He was a great example of someone who was a great inspiration to a lot of people. I would love to do something with him. I played with him on a jazz cruise a couple of years ago. He asked me to do ‘Chicago Song’ and then he looked at me and asked do you know ‘Chicago Song’? I just laughed and played the song. So I would love to play with him. Also I would have loved to play with Cannonball Adderley. I was always a huge fan of Cannonball Adderley and he’s from right outside Tampa in Lakeland. He died before I really got a chance to be a fan but his brother Nat Adderley actually came to my college during my first year there and did a clinic at the University of North Florida. I got to play one song with him and that was definitely a high light of my life. I will always remember that.

JazzReview: What would you consider to be your first big breakthrough moment as a musician?

Mindi Abair: When I moved to LA I definitely had a hard time finding my way. You don’t just walk into LA and take over the place. I came from Berklee College of Music with a degree in woodwind performance and thought ‘hey I’ll go out to LA and get a record deal and go on the road with my band’. It’s easier said than done, they don’t just hand out record deals at the door. People have their own guys that they hire and people they are used to.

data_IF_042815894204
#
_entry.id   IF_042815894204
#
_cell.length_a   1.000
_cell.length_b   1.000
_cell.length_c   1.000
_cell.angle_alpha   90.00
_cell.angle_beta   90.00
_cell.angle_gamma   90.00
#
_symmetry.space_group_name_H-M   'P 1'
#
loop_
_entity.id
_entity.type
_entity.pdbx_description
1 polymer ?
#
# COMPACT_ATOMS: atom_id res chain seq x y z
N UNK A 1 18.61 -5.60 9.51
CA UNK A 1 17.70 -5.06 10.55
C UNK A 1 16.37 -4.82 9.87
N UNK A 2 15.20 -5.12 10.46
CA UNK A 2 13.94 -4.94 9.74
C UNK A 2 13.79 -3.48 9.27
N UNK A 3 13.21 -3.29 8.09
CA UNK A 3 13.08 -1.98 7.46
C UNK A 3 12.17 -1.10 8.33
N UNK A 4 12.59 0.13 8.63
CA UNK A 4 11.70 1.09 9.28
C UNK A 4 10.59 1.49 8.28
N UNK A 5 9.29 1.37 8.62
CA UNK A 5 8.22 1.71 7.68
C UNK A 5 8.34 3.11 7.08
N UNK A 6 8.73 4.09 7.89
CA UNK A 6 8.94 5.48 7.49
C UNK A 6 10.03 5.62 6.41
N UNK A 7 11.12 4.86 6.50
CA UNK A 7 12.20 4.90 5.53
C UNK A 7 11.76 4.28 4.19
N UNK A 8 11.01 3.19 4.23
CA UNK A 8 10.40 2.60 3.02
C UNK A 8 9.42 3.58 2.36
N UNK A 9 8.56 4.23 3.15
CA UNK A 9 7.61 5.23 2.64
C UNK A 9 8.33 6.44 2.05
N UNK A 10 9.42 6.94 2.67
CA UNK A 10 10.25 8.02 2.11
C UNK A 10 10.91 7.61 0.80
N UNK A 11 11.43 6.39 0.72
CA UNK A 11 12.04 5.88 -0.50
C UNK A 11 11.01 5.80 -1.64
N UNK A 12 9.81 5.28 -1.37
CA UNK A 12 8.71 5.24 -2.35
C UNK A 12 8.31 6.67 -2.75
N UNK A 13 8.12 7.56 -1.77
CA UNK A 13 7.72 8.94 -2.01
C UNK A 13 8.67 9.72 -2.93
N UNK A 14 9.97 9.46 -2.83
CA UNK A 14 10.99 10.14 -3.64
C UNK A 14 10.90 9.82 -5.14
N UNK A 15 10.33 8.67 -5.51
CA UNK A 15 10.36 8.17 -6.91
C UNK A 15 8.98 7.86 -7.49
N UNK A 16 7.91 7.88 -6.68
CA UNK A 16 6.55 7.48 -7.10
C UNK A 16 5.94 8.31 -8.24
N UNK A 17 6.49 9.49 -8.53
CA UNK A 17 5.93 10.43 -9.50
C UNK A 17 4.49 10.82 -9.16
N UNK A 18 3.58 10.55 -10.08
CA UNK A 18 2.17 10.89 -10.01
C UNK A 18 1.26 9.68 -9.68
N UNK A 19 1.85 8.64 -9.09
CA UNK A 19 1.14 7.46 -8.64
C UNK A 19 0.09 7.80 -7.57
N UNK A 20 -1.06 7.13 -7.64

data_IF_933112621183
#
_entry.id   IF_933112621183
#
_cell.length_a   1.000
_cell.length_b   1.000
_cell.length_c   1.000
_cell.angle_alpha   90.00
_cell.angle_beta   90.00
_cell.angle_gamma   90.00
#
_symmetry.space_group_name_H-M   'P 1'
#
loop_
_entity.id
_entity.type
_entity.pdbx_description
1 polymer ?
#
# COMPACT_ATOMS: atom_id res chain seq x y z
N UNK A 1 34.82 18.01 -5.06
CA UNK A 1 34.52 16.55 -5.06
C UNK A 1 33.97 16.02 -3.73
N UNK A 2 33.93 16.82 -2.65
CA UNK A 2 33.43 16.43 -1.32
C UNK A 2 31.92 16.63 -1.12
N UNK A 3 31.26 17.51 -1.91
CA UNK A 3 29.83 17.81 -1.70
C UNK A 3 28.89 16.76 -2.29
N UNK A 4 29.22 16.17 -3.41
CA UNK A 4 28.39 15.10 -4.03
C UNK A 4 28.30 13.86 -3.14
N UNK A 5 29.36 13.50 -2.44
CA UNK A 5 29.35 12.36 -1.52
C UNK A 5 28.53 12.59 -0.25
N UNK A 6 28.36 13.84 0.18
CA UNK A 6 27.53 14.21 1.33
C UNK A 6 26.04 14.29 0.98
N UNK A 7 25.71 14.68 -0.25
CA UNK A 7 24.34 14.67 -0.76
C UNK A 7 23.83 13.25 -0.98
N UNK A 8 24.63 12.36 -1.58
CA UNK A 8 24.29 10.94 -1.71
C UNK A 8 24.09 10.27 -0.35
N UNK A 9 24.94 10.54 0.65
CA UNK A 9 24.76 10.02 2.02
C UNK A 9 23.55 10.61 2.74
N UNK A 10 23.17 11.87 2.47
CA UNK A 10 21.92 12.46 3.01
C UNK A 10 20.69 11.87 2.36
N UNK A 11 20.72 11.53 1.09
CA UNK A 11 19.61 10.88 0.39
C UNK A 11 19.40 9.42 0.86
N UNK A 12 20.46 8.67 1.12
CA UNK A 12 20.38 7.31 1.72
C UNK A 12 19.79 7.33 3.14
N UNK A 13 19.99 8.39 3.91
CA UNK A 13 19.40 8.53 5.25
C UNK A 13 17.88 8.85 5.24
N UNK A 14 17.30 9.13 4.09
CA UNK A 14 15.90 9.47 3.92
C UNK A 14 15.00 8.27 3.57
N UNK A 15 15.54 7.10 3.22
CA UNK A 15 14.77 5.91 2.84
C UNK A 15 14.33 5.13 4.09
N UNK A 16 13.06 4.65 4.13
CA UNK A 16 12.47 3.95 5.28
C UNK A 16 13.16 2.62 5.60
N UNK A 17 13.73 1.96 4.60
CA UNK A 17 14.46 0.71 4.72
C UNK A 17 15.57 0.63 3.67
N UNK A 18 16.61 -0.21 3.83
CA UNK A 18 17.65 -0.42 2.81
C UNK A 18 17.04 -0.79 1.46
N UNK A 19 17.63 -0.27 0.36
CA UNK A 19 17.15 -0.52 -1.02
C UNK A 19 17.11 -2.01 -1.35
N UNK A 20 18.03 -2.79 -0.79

I basically decided I would play on the streets and book any club that would even feed us to play. (Laughter). So we ended up playing coffee shops and little jazz clubs and places like that. In the meantime I asked my friend to move out here because I needed a keyboard player and he did. So one night we were playing in a little club called La Café a Club in Sherman Oaks and in walks John Tesh. He’s pretty unmistakable. I mean he’s seven feet tall. He sticks out in a crowd and here we are in this little jazz club that probably seats thirty people and he sat and watched the whole show. He talked to me afterwards and asked if I would want to go on the road. I said yes. He told me he did Entertainment Tonight during the week but we could go out on the weekends. To have someone of that caliber ask you to join them and play the sax. I was truly taken aback. I had a couple of lucky breaks like that. I was out playing my sax on the street and Bobby Lyle walked by. I knew exactly who he was, and he told me he should hire me. I agreed and that lasted for about five or six years. You never know how you will be discovered.